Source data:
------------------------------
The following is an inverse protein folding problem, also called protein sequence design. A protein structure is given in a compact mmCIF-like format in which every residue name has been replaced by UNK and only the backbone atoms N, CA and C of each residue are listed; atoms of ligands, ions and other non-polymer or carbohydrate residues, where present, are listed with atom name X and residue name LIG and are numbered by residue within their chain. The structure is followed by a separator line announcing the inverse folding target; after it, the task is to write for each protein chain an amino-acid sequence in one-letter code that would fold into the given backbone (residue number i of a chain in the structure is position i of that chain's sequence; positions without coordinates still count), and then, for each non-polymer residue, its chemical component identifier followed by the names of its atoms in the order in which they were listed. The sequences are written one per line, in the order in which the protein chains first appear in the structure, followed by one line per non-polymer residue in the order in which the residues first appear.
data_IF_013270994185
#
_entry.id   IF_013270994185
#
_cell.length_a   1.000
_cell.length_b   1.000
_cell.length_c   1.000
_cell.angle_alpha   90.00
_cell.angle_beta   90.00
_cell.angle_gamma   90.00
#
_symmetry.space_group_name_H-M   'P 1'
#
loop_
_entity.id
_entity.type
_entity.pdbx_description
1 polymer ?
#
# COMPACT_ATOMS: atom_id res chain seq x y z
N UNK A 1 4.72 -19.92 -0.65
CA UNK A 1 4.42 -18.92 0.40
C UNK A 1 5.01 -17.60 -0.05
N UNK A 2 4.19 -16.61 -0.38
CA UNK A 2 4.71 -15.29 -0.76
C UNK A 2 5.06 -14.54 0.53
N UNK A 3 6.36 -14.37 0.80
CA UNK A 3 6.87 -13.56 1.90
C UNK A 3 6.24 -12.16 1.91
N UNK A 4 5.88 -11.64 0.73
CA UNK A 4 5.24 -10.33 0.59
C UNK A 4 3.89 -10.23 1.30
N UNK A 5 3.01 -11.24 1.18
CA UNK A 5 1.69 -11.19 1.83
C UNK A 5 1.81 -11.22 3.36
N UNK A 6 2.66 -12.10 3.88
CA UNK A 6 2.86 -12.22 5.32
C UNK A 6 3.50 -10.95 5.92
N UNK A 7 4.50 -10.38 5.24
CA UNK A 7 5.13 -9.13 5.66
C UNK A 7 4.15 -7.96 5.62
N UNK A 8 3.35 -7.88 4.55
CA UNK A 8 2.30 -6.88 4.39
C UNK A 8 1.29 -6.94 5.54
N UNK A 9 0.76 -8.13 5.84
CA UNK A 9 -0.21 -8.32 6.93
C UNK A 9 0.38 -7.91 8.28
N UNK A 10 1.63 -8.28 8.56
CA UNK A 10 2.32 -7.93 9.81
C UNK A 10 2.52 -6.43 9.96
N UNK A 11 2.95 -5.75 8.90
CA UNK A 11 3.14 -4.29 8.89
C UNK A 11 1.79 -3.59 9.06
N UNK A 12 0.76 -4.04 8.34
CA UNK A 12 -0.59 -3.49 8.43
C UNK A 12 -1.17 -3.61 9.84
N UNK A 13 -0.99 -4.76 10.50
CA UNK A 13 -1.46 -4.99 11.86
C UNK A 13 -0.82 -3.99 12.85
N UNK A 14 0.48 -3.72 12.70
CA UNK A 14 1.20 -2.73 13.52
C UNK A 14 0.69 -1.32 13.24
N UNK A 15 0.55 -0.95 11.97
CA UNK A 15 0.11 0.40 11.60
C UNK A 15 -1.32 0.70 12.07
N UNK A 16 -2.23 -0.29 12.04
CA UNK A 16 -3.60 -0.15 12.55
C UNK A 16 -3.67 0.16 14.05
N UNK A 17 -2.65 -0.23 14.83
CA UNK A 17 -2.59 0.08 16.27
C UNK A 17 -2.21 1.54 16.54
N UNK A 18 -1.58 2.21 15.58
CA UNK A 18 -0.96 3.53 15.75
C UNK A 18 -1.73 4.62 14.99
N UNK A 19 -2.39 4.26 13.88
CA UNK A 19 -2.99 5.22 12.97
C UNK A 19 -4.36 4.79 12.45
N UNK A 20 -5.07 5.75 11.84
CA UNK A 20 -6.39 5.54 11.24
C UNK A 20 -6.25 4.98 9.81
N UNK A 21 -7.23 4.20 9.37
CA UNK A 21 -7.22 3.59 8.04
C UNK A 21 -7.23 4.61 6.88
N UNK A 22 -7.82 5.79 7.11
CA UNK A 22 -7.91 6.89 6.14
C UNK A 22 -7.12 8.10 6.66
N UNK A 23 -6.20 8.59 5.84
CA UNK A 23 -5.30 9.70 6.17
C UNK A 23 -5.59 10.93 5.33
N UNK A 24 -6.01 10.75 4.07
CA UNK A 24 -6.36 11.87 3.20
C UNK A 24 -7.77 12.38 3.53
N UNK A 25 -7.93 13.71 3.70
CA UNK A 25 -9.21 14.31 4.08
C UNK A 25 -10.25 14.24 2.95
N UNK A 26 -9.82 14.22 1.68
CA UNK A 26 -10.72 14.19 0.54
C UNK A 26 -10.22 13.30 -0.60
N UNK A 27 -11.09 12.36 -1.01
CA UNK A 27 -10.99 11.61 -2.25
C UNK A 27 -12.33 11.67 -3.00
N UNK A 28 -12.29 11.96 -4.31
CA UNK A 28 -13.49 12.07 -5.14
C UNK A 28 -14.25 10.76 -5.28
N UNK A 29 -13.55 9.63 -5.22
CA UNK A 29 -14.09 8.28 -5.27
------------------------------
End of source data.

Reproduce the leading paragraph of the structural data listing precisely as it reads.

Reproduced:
The following is an inverse protein folding problem, also called protein sequence design. A protein structure is given in a compact mmCIF-like format in which every residue name has been replaced by UNK and only the backbone atoms N, CA and C of each residue are listed; atoms of ligands, ions and other non-polymer or carbohydrate residues, where present, are listed with atom name X and residue name LIG and are numbered by residue within their chain. The structure is followed by a separator line announcing the inverse folding target; after it, the task is to write for each protein chain an amino-acid sequence in one-letter code that would fold into the given backbone (residue number i of a chain in the structure is position i of that chain's sequence; positions without coordinates still count), and then, for each non-polymer residue, its chemical component identifier followed by the names of its atoms in the order in which they were listed. The sequences are written one per line, in the order in which the protein chains first appear in the structure, followed by one line per non-polymer residue in the order in which the residues first appear.